Squeezing spending or ramping up revenue collections hugely in the last month of the financial year does not suggest a fiscally prudent path for any government, says AK Bhattacharya.
At the end of February this year, Finance Minister Arun Jaitley had promised Parliament that he would bring down the government's fiscal deficit for 2014-15 to Rs 5.13 lakh crore (Rs 5.13 trillion) or 4.1 per cent of gross domestic product (GDP).
Last week, the Controller General of Accounts put out the government's expenditure and revenue numbers for the April-February period of 2014-15.
They revealed that the government's fiscal deficit number at the end of 11 months of the year was almost Rs 90,000 crore (Rs 900 billion) in excess of what should be the full year's deficit figure.
A couple of days later, the finance ministry also released the total indirect taxes collected during the whole of 2014-15, which stood at Rs 10,000 crore (Rs 100 billion) more than what was projected in the revised estimates for the year.
This, taken together with the telecom spectrum auction proceeds and the reduced oil subsidy burden due to falling international crude oil prices, is being interpreted as a positive development for the government.
The finance minister, it has been argued, will also be able to show a steep fall in the government's expenditure in the last month of 2014-15, which should help him fulfil the fiscal deficit promise he made to Parliament on February 28.
Were the Budget numbers that the finance minister had promised to Parliament too optimistic?
Would these targets be met? And would meeting the target require some last-minute efforts at mobilising additional revenues and severe curtailing of expenditure?
The past is often a good indicator of the future. What happened in 2013-14 could, thus, be a reliable pointer for 2014-15.
For the period of 11 months at the end of February 2014, the Controller General of Accounts had put out a fiscal deficit number that exceeded the fiscal deficit estimate for the full year of 2013-14 by almost Rs 75,000 crore.
The revised fiscal deficit estimate for the whole of 2013-14 had been estimated at Rs 5.25 lakh crore (Rs 5.25 trillion), but the deficit for the first 11 months of that year had already touched the Rs 6-lakh-crore mark. Serious doubts were then expressed about how the fiscal deficit target would be met.
But proving all such doubters wrong, the actual fiscal deficit for the 12 months of 2013-14 was later revealed to be only Rs 5.03 lakh crore (Rs 5.03 trillion).
In other words, the excess of Rs 75,000 crore (Rs 750 billion) was not only wiped out, but even an additional gain of over Rs 22,000 crore (Rs 220 billion) was recorded. And all this took place in the space of one month.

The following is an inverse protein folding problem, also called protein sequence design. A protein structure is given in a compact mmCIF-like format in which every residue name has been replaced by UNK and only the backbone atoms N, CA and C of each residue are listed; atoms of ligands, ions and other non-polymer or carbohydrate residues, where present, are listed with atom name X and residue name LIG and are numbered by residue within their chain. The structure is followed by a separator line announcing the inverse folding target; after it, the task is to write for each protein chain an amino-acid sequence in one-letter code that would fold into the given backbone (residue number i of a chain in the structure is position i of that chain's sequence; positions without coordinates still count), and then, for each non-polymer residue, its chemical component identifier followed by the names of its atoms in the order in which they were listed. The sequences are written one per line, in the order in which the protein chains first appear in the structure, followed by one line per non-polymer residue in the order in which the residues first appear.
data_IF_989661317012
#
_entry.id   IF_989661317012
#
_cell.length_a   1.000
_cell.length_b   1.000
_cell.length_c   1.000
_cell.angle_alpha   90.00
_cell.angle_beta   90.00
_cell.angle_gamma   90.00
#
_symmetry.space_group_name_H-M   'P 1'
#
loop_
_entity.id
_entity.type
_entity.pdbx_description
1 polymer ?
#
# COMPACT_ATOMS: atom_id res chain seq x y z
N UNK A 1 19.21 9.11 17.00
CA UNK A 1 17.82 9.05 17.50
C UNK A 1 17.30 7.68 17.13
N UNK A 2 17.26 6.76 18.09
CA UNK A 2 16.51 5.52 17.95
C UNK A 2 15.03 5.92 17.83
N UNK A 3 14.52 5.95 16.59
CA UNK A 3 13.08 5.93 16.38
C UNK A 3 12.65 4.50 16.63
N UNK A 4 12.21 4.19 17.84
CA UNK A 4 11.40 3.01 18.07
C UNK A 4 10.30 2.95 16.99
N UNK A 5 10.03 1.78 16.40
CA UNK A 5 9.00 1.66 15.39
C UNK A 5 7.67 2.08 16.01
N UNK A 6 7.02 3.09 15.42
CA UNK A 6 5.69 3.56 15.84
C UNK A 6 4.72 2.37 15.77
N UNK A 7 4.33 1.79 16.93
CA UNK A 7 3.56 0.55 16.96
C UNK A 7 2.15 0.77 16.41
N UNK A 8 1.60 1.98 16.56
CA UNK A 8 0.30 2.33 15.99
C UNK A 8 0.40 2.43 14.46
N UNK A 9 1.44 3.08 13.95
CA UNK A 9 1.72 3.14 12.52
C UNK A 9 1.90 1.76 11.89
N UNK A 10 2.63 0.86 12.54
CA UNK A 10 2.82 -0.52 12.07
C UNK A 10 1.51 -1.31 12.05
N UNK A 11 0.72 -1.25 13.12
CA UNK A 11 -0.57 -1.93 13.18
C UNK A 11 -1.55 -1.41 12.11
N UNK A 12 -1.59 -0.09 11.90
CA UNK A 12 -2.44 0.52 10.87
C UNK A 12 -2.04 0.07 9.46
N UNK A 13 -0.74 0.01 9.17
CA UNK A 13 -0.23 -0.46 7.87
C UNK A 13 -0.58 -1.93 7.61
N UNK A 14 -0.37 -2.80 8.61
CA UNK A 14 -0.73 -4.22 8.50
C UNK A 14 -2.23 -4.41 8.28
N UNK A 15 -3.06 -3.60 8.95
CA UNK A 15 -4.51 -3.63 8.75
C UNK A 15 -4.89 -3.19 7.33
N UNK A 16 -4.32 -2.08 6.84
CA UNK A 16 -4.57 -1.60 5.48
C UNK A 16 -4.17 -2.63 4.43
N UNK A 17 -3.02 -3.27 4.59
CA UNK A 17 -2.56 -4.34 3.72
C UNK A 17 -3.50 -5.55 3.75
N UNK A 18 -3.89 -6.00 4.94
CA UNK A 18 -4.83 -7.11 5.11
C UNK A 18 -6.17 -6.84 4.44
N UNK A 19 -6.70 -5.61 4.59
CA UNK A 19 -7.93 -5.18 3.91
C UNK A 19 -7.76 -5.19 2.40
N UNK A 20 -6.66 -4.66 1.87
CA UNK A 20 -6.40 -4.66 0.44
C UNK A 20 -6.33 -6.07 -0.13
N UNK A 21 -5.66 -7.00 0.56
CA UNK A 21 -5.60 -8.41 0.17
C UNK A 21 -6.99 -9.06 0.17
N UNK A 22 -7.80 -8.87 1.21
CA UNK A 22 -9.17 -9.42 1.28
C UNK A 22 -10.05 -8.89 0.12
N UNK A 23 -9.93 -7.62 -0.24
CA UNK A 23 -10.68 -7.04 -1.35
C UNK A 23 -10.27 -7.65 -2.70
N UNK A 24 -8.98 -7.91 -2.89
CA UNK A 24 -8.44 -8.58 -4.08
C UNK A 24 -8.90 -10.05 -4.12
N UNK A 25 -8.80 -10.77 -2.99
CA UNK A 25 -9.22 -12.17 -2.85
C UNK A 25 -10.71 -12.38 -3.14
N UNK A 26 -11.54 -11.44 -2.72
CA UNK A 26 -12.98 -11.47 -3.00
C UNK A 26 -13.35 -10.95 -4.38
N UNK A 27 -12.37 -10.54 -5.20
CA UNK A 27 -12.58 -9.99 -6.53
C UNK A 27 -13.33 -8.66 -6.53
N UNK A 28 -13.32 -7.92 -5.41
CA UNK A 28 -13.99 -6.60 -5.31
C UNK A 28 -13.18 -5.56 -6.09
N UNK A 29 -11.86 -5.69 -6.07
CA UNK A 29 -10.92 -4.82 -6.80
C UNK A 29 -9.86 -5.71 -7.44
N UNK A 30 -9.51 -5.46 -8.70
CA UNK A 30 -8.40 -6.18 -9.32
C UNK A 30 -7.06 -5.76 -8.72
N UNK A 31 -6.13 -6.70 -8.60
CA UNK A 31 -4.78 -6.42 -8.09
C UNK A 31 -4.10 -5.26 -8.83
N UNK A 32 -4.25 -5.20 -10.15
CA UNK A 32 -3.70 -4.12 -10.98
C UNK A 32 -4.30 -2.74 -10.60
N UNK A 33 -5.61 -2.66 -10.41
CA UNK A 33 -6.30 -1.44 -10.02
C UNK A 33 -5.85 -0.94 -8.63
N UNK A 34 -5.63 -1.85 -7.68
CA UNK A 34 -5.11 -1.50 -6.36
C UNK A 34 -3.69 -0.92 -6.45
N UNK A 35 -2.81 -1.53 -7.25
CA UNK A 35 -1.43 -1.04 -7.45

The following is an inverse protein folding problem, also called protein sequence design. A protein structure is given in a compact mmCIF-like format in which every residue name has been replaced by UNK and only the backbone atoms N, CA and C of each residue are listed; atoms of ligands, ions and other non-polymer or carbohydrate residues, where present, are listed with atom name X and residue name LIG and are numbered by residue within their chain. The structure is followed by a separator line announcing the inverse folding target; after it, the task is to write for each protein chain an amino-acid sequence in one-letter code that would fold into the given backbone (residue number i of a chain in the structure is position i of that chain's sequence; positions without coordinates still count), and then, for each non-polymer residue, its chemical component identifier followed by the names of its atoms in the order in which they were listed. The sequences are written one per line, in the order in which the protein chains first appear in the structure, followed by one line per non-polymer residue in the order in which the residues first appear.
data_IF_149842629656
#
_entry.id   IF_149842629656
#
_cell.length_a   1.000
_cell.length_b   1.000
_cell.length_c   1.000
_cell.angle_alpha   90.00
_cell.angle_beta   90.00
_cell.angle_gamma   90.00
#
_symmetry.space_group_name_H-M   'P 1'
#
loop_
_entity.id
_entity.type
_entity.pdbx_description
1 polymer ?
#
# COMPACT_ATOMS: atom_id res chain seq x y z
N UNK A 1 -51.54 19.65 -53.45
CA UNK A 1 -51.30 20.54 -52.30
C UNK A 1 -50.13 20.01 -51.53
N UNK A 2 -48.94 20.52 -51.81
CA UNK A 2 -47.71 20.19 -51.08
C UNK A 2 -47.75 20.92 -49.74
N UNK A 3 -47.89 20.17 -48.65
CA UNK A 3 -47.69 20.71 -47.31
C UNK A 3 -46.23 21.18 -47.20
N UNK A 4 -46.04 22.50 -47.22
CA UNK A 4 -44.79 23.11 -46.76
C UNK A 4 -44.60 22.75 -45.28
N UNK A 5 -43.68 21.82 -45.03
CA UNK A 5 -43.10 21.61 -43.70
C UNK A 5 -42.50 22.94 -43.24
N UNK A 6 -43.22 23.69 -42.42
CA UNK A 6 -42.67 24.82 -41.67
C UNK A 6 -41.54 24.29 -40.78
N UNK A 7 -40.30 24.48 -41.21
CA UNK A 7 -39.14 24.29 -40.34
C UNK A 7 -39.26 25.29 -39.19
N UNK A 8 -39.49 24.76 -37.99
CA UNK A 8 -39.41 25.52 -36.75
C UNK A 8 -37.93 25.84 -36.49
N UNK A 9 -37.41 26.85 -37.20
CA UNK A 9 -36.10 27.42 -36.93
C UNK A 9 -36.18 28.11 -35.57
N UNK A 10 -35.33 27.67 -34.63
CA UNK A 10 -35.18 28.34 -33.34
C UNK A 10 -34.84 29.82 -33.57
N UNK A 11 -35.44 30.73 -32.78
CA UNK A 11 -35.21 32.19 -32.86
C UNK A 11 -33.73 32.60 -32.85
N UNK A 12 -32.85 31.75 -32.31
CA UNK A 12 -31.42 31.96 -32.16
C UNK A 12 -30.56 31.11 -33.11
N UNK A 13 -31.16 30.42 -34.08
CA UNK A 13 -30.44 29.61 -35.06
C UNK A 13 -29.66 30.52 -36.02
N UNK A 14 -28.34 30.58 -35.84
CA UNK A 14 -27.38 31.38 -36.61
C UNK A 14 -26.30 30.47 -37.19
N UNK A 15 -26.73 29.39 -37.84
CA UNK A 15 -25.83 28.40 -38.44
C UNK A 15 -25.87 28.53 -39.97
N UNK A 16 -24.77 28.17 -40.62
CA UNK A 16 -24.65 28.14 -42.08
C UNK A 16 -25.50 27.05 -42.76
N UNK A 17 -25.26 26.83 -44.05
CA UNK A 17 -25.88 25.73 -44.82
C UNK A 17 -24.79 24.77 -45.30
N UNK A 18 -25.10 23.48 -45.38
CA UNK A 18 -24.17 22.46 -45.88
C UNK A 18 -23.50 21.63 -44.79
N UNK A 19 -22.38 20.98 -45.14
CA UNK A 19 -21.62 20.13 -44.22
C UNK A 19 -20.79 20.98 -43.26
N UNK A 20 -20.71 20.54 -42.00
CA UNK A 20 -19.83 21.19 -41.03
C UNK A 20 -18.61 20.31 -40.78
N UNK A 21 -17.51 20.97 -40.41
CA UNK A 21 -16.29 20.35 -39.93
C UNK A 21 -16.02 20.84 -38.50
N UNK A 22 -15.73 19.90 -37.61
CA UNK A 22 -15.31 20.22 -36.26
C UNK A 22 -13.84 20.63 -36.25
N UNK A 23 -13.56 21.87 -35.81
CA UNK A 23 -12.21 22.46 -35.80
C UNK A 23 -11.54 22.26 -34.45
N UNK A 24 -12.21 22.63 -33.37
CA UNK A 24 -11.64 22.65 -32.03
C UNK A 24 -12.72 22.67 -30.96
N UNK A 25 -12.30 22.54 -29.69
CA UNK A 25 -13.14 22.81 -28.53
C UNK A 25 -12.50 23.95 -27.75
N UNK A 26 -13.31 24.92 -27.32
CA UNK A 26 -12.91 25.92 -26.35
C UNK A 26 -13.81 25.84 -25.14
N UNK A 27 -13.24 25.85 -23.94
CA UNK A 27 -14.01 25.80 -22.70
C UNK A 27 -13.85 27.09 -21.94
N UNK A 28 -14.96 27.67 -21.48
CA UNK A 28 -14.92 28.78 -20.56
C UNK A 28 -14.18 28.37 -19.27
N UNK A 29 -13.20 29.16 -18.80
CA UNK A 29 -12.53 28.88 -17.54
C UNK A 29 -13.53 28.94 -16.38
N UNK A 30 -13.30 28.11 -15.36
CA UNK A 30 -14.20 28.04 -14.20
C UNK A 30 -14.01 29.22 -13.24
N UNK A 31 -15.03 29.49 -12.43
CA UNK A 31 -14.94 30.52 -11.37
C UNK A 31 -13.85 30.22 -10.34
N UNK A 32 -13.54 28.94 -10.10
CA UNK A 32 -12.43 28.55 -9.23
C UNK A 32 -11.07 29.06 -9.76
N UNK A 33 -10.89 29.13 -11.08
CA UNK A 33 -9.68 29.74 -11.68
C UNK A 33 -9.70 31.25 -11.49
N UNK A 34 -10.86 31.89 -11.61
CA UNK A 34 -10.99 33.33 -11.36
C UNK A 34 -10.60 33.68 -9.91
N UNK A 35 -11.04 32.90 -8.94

This seemingly magical act was largely achieved by an increase in disinvestment proceeds of around Rs 25,000 crore (Rs 250 billion) in the month of March 2014 and containment of expenditure to less than what had been budgeted for.
If this could be achieved in 2013-14, there is no reason why Jaitley would fail to achieve his final fiscal deficit numbers for 2014-15.
The excess amount at Rs 75,000 crore (Rs 750 billion) is much smaller than what the challenge was in 2013-14.
But even when these targets are met, what should worry fiscal policy experts is the manner in which the government's expenditure has been planned.
Squeezing expenditure or ramping up revenue collections hugely in the last month of the financial year does not suggest a fiscally prudent or responsible path for any government.
The finance ministry has already mandated a specific share of annual expenditure to be spent in different quarters, so that there is no bunching of spending at the end of the year.
But this bunching seems to have been allowed to continue and which is why the government finds it convenient to contain expenditure even in the last month of the year and meet the full year's deficit target.
Similarly, the revenue flows, too, should be evenly spread out according to a pre-ordained plan.
This would ensure greater efficiency of revenue mobilisation without introducing distortions in the system of tax collection or even coercion for meeting a target by the end of the year.
So, the worry before Jaitley is not whether the fiscal deficit targets as promised by him to Parliament will be met when the actual numbers get collated.
The real and more disturbing worry is that the manner of revenue collection and government spending needs further reforms to ensure greater efficiency and, more importantly, eliminate sub-optimal last-minute expenditure or coercive revenue collection.
Image: Finance Minister Arun Jaitley